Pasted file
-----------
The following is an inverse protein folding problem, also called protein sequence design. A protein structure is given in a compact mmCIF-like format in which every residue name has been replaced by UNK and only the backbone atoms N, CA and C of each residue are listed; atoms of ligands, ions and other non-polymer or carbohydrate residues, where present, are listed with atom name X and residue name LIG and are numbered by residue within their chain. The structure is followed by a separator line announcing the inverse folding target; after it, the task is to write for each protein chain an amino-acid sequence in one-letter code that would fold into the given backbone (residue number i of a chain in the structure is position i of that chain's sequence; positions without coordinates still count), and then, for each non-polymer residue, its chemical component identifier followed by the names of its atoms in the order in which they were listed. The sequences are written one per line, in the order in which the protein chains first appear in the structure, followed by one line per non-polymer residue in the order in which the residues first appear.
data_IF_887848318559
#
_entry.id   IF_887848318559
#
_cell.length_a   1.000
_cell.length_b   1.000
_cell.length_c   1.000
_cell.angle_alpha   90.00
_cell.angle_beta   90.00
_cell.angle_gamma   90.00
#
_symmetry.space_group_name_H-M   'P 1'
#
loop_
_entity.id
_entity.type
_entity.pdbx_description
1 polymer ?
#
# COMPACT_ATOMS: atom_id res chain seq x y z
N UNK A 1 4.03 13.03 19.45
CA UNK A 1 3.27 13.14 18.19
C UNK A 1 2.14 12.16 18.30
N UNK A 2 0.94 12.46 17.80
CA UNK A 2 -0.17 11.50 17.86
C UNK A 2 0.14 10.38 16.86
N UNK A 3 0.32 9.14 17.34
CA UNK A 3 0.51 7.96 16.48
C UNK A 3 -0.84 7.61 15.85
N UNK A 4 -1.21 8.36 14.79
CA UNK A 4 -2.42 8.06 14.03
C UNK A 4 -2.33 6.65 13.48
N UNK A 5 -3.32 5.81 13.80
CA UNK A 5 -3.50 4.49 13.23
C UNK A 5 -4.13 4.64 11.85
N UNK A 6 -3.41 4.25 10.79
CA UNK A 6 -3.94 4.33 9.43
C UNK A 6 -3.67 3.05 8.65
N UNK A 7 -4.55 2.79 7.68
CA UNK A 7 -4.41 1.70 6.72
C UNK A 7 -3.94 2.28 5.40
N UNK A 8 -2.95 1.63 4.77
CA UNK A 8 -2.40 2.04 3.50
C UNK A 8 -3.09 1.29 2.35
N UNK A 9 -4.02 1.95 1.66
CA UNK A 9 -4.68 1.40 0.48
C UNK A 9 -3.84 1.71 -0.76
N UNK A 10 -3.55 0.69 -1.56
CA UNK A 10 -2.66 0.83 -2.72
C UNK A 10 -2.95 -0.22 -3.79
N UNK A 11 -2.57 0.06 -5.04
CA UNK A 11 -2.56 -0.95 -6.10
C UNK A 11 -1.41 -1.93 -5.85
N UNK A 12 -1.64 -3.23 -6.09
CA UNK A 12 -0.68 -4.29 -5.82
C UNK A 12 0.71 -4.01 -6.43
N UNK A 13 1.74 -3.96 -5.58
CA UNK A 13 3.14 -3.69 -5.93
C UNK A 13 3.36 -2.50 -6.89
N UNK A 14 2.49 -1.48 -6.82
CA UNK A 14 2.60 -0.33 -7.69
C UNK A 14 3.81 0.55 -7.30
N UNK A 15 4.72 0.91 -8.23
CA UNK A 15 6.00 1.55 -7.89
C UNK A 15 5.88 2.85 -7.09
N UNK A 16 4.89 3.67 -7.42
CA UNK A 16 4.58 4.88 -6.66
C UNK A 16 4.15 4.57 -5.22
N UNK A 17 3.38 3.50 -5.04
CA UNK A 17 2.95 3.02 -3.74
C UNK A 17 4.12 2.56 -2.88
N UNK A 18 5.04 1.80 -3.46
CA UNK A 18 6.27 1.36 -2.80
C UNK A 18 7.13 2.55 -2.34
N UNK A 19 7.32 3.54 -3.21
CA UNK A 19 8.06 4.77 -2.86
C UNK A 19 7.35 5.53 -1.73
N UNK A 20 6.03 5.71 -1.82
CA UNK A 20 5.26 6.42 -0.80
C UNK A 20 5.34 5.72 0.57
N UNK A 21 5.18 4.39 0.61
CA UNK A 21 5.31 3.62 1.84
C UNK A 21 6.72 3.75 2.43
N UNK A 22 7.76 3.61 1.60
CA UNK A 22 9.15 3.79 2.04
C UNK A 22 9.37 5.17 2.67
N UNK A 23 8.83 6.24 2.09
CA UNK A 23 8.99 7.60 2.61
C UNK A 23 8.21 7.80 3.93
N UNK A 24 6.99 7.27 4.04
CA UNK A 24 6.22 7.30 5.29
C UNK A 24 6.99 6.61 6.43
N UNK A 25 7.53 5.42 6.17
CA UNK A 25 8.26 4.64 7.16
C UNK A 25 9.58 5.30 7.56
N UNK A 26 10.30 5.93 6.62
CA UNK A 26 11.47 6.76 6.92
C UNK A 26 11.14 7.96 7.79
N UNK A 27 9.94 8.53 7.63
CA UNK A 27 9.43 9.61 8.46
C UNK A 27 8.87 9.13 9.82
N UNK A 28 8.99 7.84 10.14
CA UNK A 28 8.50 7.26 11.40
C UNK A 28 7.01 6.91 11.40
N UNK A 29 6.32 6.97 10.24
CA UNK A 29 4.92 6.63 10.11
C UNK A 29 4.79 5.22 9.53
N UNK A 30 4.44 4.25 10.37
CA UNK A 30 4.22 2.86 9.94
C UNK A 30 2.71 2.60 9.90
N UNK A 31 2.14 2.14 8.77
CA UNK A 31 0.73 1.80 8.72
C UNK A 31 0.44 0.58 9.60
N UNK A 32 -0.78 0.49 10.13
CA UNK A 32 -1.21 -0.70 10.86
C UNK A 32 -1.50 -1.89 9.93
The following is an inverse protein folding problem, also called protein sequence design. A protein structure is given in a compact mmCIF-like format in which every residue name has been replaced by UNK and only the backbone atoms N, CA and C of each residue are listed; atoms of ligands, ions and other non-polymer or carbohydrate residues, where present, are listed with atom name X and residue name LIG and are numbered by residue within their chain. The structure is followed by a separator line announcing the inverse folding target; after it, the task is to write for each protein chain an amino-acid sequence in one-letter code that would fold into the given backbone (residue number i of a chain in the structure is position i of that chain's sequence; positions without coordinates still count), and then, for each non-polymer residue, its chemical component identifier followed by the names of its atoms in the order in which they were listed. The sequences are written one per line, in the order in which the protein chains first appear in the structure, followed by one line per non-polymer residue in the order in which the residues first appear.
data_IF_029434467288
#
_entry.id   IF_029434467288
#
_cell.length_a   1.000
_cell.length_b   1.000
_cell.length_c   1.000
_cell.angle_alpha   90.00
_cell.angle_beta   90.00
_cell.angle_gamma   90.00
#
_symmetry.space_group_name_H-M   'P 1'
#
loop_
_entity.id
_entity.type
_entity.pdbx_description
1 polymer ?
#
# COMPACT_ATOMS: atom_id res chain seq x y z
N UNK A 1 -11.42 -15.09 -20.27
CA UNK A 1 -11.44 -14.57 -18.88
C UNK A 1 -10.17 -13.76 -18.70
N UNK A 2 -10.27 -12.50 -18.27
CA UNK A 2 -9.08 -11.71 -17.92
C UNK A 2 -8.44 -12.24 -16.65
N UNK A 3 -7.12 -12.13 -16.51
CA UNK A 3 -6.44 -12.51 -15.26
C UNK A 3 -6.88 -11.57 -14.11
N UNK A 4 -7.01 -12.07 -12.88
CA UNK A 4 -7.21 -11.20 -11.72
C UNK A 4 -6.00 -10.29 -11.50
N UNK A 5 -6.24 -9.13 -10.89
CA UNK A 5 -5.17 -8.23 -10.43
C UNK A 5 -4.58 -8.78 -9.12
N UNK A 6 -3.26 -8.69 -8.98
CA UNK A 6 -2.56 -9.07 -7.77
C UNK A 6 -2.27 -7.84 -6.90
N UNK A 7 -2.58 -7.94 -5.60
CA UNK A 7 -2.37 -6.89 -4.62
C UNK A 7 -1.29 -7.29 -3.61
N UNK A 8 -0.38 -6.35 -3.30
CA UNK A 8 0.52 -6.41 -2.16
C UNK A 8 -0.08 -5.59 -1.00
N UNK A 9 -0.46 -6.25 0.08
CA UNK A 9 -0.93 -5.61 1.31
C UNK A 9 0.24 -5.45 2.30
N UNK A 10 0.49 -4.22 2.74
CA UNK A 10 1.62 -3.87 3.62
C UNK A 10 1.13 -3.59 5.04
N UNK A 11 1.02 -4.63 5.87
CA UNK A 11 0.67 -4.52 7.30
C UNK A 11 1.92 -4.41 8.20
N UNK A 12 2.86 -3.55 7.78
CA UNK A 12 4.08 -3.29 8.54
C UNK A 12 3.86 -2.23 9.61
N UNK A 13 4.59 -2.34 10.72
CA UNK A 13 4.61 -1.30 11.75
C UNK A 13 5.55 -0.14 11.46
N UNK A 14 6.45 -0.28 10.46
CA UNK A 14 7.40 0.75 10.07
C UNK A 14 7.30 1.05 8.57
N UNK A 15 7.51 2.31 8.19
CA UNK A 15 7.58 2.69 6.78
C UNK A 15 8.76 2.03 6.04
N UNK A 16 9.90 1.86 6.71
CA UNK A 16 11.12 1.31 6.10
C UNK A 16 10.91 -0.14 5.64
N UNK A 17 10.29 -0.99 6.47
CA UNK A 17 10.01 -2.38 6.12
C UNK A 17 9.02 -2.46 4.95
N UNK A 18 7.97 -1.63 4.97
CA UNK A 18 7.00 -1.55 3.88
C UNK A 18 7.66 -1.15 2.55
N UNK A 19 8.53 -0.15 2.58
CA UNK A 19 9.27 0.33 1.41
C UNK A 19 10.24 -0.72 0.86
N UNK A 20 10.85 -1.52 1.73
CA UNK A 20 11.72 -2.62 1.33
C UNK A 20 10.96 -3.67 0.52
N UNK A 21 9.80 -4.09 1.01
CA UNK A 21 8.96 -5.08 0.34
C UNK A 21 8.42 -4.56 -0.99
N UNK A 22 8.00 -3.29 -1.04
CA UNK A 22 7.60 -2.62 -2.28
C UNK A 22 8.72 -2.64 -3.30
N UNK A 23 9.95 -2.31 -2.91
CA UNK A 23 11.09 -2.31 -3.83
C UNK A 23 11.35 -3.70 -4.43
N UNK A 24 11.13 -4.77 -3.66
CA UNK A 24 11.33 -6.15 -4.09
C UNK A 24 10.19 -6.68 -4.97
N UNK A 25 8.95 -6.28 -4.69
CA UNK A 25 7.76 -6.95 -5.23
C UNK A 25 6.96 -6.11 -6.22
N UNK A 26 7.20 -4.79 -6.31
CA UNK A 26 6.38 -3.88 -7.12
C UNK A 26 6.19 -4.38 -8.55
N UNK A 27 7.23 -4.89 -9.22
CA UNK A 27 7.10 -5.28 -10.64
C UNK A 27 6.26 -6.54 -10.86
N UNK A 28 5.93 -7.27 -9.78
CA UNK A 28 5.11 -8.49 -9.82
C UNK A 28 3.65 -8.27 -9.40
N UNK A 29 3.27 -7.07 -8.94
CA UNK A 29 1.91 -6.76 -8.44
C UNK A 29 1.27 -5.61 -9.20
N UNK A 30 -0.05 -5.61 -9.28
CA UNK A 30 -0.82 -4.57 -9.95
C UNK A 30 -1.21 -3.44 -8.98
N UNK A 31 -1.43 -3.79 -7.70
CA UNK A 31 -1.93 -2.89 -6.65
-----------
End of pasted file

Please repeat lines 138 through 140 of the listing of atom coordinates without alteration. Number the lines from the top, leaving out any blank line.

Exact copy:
# COMPACT_ATOMS: atom_id res chain seq x y z
N UNK A 1 -11.42 -15.09 -20.27
CA UNK A 1 -11.44 -14.57 -18.88